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My company has consistently given out bonuses for the past few years and the bonuses have been gradually rising each year. Currently the bonuses are around 15-20% of my annual salary.

I spoke to my manager about potentially moving some of this bonus to my salary instead - as this would allow me to get a bigger mortgage as, here in the UK at least, mortgages are based on salary and not volatile earnings such as bonuses, commission etc. and they seemed open to the idea.

For example, if my base salary is £28,000 and my bonus is £7,000 this would mean I could get a house at approximately 5 x £28,000 = £140,000. However, if I got a salary at £33,000 and a bonus of £2000, this would mean that I could get a house at approximately 5 x £33,000 = £165,000 (assuming I could afford the deposit and monthly payments). This would allow me to get a significantly better house whilst being of no additional cost to the company and meaning I would still pay the same amount of tax, NI contributions etc.

Are there any downsides to this for me?

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    I'm not familiar with the UK housing market, but perhaps your bonus can be directly rolled into your down payment, which would mean borrowing less money against a bigger mortgage. Since you'd be putting more down on the mortgage, it's quite likely banks would extend bigger offers. You might be able to have your cake and eat it too.
    – SnakeDoc
    Feb 25 at 23:13
  • I heard someone telling me that you have less tax on bonus than salary. I have no proof of it, though.
    – Clockwork
    Feb 26 at 1:26
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    @Clockwork you can do bonus sacrifice and pay it into your pension. You would save tax if you’re a higher rate payer now, and don’t expect to be as a pensioner, but you can do that with your salary too I think.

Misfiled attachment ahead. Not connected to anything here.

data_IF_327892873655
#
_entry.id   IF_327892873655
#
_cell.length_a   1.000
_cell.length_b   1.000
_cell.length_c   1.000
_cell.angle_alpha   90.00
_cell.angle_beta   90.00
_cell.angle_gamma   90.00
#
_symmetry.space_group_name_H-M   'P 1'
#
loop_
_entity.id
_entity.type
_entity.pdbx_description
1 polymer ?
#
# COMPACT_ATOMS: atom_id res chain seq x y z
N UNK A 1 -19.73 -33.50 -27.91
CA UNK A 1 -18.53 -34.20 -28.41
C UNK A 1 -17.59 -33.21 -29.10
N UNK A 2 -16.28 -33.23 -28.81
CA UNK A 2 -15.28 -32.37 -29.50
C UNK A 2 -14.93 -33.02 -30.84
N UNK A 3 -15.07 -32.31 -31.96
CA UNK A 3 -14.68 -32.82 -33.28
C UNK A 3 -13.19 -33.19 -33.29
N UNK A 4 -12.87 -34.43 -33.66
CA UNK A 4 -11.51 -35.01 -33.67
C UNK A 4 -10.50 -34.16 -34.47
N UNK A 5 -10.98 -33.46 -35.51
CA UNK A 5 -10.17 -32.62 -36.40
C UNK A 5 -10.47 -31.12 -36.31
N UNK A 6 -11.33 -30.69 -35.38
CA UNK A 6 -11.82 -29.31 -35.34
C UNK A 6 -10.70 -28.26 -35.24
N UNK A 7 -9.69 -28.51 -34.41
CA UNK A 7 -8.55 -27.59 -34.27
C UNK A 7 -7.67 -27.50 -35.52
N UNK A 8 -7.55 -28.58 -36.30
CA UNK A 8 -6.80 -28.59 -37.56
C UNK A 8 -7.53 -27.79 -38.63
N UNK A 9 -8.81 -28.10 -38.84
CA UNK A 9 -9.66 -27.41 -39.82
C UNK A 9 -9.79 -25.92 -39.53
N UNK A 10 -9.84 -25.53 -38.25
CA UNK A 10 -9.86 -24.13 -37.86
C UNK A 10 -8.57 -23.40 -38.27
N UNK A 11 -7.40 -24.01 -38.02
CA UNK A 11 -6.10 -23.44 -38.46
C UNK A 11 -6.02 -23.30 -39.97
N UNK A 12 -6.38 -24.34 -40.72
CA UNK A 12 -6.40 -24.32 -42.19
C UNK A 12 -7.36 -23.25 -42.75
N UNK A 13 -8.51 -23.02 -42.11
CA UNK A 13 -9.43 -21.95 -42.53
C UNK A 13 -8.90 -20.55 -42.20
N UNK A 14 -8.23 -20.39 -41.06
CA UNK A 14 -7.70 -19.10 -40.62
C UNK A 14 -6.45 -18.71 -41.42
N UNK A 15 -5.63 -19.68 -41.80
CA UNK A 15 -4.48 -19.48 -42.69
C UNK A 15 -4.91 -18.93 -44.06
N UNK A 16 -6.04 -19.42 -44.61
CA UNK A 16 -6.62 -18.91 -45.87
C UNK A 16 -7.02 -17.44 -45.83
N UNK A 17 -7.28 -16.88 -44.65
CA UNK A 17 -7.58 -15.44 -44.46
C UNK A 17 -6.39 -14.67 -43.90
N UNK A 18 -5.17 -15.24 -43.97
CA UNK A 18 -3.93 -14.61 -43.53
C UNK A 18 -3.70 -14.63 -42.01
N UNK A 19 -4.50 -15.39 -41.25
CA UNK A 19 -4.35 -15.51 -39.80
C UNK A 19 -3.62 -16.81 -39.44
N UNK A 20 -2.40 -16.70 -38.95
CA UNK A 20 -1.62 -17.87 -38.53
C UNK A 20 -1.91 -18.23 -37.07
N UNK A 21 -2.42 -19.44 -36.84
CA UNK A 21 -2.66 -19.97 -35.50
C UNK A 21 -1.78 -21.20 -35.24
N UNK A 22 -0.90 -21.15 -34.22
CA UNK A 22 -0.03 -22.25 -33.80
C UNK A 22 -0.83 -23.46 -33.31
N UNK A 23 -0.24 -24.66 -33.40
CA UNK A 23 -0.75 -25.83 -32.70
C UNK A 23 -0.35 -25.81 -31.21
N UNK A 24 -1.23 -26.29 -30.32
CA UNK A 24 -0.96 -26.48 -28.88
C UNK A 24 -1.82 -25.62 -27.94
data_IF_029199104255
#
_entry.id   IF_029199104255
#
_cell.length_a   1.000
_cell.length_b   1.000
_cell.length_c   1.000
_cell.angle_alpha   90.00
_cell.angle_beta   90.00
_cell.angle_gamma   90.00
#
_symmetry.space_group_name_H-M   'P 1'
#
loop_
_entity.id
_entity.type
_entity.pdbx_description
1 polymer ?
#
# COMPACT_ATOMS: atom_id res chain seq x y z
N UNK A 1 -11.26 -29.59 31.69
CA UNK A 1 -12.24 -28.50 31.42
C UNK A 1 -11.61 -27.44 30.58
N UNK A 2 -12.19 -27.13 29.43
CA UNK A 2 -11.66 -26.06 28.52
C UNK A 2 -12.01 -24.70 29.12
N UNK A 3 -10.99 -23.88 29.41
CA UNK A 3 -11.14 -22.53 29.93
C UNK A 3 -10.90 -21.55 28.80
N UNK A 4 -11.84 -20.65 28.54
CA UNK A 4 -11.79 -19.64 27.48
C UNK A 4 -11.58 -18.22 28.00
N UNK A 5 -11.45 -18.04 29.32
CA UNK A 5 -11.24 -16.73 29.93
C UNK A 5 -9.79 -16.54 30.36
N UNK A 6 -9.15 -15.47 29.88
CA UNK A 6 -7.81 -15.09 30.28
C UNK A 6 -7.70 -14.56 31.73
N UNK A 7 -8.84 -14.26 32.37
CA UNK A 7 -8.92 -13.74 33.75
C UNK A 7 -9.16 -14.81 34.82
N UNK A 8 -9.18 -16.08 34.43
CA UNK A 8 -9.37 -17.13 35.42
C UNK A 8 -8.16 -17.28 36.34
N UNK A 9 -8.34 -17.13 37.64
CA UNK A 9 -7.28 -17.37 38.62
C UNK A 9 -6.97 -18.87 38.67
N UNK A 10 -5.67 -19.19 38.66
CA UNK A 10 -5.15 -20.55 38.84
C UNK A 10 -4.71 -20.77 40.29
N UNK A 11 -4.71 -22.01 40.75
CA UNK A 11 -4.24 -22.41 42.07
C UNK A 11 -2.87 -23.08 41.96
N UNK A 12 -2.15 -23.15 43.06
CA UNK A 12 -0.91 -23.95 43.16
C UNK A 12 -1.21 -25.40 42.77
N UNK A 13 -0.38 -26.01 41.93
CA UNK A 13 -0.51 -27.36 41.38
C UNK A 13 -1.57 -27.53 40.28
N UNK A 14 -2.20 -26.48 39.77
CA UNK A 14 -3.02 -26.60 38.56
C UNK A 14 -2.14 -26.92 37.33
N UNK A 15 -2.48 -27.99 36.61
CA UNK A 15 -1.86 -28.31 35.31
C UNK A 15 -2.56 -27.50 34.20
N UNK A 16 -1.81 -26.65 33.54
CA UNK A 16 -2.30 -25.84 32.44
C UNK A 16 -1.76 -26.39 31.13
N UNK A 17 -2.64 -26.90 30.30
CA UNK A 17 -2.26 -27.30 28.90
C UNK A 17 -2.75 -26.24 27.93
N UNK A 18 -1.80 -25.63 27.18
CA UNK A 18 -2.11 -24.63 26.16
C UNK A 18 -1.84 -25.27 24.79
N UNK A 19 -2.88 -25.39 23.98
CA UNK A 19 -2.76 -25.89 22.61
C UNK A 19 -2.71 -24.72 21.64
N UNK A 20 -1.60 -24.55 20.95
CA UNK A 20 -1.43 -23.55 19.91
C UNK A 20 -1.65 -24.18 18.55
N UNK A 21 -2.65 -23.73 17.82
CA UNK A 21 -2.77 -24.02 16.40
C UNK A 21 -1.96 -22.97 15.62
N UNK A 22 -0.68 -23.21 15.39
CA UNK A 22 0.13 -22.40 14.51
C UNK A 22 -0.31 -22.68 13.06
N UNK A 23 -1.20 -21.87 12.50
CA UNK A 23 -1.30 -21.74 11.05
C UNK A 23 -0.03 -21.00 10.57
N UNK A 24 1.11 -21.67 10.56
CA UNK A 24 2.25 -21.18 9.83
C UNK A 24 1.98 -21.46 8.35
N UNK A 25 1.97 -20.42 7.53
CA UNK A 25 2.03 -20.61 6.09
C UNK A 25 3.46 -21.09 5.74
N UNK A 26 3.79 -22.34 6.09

– Tim
    Feb 26 at 1:53
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    @Jsk, I've been in a similar situation, also in the UK. I've bought a house and then moved house, both in the last 5 years, and both times the Bank was willing to include my Bonus in their eligibility calculation. I think they apply a lower "multiplier" to it, so salary is definitely better, but bonus does still contribute. For reference I took the mortgages with TSB and Santander respectively. Good Luck!
    – Brondahl
    Feb 26 at 7:39
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There is no downside for you but there is for the company.

If the company has a bad year, it can stop your bonus but it can't reduce your salary (or at least that is much harder to do).

When is the last time you got a raise? Since you are getting good bonuses you seem like a valuable employee. Why not just ask for a raise without mentioning your bonus?

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    Yeah I appreciate that in a bad year it could reduce the bonus but reducing a salary would be much harder - this is why I did not suggest that all of the bonus went into the salary, as a precaution, and presumably my manager would take this into consideration also. I've actually not been at the company too long (< 1 year) so have not even had a rise yet. I think the rises would be in line with inflation and then the bonus would potentially increase on top of this.